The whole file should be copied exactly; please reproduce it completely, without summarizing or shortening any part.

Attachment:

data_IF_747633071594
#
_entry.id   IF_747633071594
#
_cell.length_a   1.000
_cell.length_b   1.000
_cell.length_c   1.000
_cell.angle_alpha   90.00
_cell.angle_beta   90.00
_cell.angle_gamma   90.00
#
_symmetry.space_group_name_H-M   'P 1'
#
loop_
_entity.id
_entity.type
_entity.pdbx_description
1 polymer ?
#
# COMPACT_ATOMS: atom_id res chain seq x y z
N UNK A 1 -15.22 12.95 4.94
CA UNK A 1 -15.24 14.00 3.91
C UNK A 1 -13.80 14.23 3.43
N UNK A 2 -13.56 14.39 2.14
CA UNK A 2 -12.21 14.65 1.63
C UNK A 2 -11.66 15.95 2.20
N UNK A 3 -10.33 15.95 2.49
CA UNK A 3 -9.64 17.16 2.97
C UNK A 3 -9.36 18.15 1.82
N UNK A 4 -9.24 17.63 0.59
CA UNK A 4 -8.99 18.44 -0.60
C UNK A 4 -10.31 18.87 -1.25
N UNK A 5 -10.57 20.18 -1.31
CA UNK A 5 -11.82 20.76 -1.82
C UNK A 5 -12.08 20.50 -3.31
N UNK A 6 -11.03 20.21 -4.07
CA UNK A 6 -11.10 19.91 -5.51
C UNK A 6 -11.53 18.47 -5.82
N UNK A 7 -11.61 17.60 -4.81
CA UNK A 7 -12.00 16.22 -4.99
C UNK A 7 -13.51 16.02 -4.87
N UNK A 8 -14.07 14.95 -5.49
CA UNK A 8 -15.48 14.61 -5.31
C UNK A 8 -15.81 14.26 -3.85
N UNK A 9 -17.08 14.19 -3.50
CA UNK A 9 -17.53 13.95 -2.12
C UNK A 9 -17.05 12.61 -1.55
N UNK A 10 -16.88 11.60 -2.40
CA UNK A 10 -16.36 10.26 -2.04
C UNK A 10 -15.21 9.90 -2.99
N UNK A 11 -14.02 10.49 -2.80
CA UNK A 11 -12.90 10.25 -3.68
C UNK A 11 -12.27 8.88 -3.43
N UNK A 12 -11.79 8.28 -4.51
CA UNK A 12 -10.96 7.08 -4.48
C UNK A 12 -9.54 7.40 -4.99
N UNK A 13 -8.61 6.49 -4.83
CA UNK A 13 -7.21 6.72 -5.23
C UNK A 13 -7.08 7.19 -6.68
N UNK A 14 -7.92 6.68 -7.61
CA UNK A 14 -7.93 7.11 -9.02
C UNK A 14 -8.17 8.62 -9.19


data_IF_747633071594
#
_entry.id   IF_747633071594
#
_cell.length_a   1.000
_cell.length_b   1.000
_cell.length_c   1.000
_cell.angle_alpha   90.00
_cell.angle_beta   90.00
_cell.angle_gamma   90.00
#
_symmetry.space_group_name_H-M   'P 1'
#
loop_
_entity.id
_entity.type
_entity.pdbx_description
1 polymer ?
#
# COMPACT_ATOMS: atom_id res chain seq x y z
N UNK A 1 -15.22 12.95 4.94
CA UNK A 1 -15.24 14.00 3.91
C UNK A 1 -13.80 14.23 3.43
N UNK A 2 -13.56 14.39 2.14
CA UNK A 2 -12.21 14.65 1.63
C UNK A 2 -11.66 15.95 2.20
N UNK A 3 -10.33 15.95 2.49
CA UNK A 3 -9.64 17.16 2.97
C UNK A 3 -9.36 18.15 1.82
N UNK A 4 -9.24 17.63 0.59
CA UNK A 4 -8.99 18.44 -0.60
C UNK A 4 -10.31 18.87 -1.25
N UNK A 5 -10.57 20.18 -1.31
CA UNK A 5 -11.82 20.76 -1.82
C UNK A 5 -12.08 20.50 -3.31
N UNK A 6 -11.03 20.21 -4.07
CA UNK A 6 -11.10 19.91 -5.51
C UNK A 6 -11.53 18.47 -5.82
N UNK A 7 -11.61 17.60 -4.81
CA UNK A 7 -12.00 16.22 -4.99
C UNK A 7 -13.51 16.02 -4.87
N UNK A 8 -14.07 14.95 -5.49
CA UNK A 8 -15.48 14.61 -5.31
C UNK A 8 -15.81 14.26 -3.85
N UNK A 9 -17.08 14.19 -3.50
CA UNK A 9 -17.53 13.95 -2.12
C UNK A 9 -17.05 12.61 -1.55
N UNK A 10 -16.88 11.60 -2.40
CA UNK A 10 -16.36 10.26 -2.04
C UNK A 10 -15.21 9.90 -2.99
N UNK A 11 -14.02 10.49 -2.80
CA UNK A 11 -12.90 10.25 -3.68
C UNK A 11 -12.27 8.88 -3.43
N UNK A 12 -11.79 8.28 -4.51
CA UNK A 12 -10.96 7.08 -4.48
C UNK A 12 -9.54 7.40 -4.99
N UNK A 13 -8.61 6.49 -4.83
CA UNK A 13 -7.21 6.72 -5.23
C UNK A 13 -7.08 7.19 -6.68
N UNK A 14 -7.92 6.68 -7.61
CA UNK A 14 -7.93 7.11 -9.02
C UNK A 14 -8.17 8.62 -9.19